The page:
While many will claim Los Angeles is the epicentre of Californian dining, San Francisco’s thriving international culinary scene is certainly giving its big brother a run for its money. Whether it’s Scandinavian lunch or 1930s French dining, the Golden City has it all.
Previously of Saison, Atelier Crenn and Alinea, chef Chris Bleidorn is now embarking on his first solo venture with the opening of Birdsong in SoMa. In this new space complete with open-kitchen and 12-seat chef’s counter, Bleidorn is placing the focus on ancient cooking techniques including whole animal butchery, the dry-aging of meat and open-fire cooking. For this, he’s bringing together the Pacific Northwest region’s best seasonal ingredients, including wild game and foraged produce such as mushrooms and berries, which can be enjoyed in a la carte family-style dishes, or in a 12-course tasting menu. The restaurant was launched May 1st.
Hailing from Marrakech, chef Mourad Lahlou has been a passionate ambassador of Moroccan cuisine in San Francisco since he opened his award-winning restaurant Aziza in 2001, going on to release a cookbook and open his second restaurant, Mourad, in 2011. Among his many awards is a coveted Michelin star. Now the chef is opening his latest restaurant in the Richmond District site Aziza was previously located in—this time with a Moorish-Mexican culinary focus, as well as showcasing the food of northern Morocco—created in collaboration with the California-born chef Louis Maldonado who was chef de cuisine at Aziza. The restaurant launch is slated for mid-May.
Chef Joshua Skenes and wine director Mark Bright, both of three-Michelin-starred restaurant Saison, are opening two restaurants this year, one in San Francisco and the other in LA. Both named Angler, the restaurants will focus on cooking over fire, with a 32-ft grill and additional raw bar serving shellfish such as oysters and clams. Expect the menu to feature plenty of seafood and the surrounding region’s seasonal produce. The San Francisco restaurant will be located on the city’s Embarcadero, with fish tanks on display and maritime themed decor.
Following on from the cocktail bar Trick Dog by BV Hospitality’s founders Josh Harris and Morgan Schick, the new restaurant and bar Bon Voyage is set to later this year in the former space of Urchin Bistrot. Inspired by mid-century through to the 70s style, with a touch of Palm Springs and disco, the venue will feature an eclectic mix of vintage décor, animal carvings, sculptures and paintings. From the menu expect flavorful sharing plates, with a particular focus on Chinese dumplings, which are ideal for pairing with the bar’s creative cocktails incorporating homemade ingredients.
Slated to open on Market Street early May, Kantine by the former Nopa chef Accettola will follow on from the success of its pop-ups by the same name, serving casual Scandinavian-inspired cuisine. In a dining space designed to reflect its Scandinavian theme (the designer hails from Copenhagen), diners can tuck into breakfast, brunch and lunch plates such as the open-faced sandwiches and baked items the pop-up became so popular for.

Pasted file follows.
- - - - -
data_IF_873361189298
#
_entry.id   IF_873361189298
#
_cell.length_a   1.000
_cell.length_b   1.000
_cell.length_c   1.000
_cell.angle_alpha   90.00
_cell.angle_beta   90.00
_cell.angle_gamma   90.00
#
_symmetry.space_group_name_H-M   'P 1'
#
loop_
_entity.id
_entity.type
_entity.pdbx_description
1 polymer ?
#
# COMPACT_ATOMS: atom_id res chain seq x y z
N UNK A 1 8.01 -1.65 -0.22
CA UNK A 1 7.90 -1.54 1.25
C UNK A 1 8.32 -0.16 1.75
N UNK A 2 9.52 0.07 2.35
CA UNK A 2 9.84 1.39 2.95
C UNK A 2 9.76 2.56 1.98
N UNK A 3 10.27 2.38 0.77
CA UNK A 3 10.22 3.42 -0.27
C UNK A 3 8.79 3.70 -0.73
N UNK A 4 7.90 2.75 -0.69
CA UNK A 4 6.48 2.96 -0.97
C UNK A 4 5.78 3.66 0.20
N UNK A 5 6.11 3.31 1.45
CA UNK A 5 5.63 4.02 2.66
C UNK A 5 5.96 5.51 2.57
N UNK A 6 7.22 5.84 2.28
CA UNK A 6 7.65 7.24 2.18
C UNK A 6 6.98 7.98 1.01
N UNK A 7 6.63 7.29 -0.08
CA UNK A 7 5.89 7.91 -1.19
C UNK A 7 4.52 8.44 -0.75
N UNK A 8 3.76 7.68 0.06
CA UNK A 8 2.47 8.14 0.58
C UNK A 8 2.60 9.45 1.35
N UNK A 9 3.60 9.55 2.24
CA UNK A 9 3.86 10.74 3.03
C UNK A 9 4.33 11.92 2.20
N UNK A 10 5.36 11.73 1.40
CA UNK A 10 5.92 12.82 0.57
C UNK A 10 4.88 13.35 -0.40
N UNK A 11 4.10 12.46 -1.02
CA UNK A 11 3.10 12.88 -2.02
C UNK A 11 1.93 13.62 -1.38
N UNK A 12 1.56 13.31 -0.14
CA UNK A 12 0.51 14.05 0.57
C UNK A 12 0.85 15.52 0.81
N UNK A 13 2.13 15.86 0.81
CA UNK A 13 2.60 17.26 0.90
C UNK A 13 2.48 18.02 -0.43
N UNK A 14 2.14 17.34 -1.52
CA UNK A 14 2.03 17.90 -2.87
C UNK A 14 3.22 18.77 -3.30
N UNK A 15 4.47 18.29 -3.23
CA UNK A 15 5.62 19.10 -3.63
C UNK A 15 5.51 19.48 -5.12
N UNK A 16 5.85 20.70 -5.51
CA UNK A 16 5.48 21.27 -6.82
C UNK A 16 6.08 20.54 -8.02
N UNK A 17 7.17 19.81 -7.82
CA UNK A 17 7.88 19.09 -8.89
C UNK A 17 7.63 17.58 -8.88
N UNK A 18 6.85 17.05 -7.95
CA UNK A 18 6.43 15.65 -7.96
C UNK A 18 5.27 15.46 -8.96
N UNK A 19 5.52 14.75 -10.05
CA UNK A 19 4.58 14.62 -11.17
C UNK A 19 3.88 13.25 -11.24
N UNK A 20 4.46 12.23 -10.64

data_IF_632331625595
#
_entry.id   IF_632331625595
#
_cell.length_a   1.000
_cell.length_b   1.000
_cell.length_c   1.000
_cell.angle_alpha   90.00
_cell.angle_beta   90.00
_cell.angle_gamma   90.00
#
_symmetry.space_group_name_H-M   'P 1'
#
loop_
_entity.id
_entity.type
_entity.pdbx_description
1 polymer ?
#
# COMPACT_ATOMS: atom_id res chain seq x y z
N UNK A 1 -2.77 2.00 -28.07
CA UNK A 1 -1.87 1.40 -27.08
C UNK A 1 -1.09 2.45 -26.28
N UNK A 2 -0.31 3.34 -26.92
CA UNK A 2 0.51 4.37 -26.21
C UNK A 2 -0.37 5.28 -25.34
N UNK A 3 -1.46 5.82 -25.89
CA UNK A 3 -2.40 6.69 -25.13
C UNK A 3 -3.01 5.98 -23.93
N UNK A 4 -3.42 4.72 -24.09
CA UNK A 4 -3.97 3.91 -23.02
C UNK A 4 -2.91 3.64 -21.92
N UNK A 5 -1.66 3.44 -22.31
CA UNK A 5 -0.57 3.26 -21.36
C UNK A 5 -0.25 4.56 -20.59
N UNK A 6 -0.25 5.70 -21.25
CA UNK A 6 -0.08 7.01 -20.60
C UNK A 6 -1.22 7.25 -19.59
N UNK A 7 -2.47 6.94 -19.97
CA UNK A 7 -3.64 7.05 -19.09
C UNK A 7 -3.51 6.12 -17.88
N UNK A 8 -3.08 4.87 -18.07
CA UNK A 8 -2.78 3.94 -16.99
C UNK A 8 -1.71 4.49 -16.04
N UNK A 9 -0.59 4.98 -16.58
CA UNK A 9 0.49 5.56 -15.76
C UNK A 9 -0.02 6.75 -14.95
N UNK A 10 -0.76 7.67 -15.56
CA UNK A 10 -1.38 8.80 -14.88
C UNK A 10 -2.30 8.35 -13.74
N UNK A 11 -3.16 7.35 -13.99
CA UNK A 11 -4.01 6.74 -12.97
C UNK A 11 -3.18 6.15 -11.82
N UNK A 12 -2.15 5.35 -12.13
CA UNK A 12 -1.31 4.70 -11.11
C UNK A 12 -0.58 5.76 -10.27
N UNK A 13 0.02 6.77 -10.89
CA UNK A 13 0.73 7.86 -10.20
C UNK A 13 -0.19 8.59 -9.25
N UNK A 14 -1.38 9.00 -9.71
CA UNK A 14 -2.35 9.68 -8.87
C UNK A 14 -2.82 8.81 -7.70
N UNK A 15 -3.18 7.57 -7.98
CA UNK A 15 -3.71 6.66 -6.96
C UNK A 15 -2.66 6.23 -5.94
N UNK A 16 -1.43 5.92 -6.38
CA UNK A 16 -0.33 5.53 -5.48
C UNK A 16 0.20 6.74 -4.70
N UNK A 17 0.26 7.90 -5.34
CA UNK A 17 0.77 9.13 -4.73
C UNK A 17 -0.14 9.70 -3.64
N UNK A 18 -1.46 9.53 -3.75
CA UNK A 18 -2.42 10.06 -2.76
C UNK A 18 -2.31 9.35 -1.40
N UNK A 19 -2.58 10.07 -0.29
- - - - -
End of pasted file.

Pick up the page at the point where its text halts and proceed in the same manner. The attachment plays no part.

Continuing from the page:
Another of San Francisco’s fantastically global kitchens, Bar Crenn takes inspiration from the lounges of 1930s Paris. Head chef Dominique Crenn has mentioned how she wants her new wine bar to feel like a living room, with hints of the opulence seen in Paris’s hedonistic lounges. The new bar was designed by Karen Brady who fitted the bar out with antique items from early 20th Century France, including caviar servers and gold-rimmed plates for tarte tartin. Crenn’s menu is comprised of dishes provided by a series of influential French chefs, including Alain Ducasse, and cuts from soup with truffles to tarte flambee with relative ease.
When chefs talk of ‘reimagining pasta’ many critics will let out a big sigh and complain of people trying to reinvent the wheel, but the work Che Fico’s two head chefs, David Nayfeld and Angela Pinkerton, have done for the Italian food staple is nothing short of revolutionary. Focusing on balancing the art of making pasta by hand with the experimentation of texture, hydration levels and ingredients, the two have made significant headway with offering San Francisco diners a completely original dining experience. Their menu is split into three categories fatto a mano (handmade), fatta a machina in casa (machine-made in house), and pasta secca (dried), along with a series of ‘San Francisco style’ pizzas made using sourdough and whole grains milled on the West Coast. The menu offers original takes on traditional Italian dishes that will make even the most ardent Italophile weak at the knees.
135 sell out pop-up dinners later and Sorrel has finally found a permanent spot on Pacific Heights. Headed up by chef Alex Hong and director of operations Colby Heiman the restaurant sees Hong adapt dishes previously seen on his a la carte menus for a new space, as well as offering a tasting menu. As a Culinary Institute of America at Hyde Park graduate with experience working in the kitchens of Jean Georges and Quince, Hong will be using every bit of his skill in the kitchen to ensure Sorrel reaches the dizzying heights expected of him.
Sorrel’s food will very much so live up to its name, focusing on serving only the finest local and seasonally appropriate ingredients, with a particular focus on pasta, including Hong’s much-lauded cappellacci, which is homemade pasta stuffed with sheep’s milk ricotta before being cooking in a broth.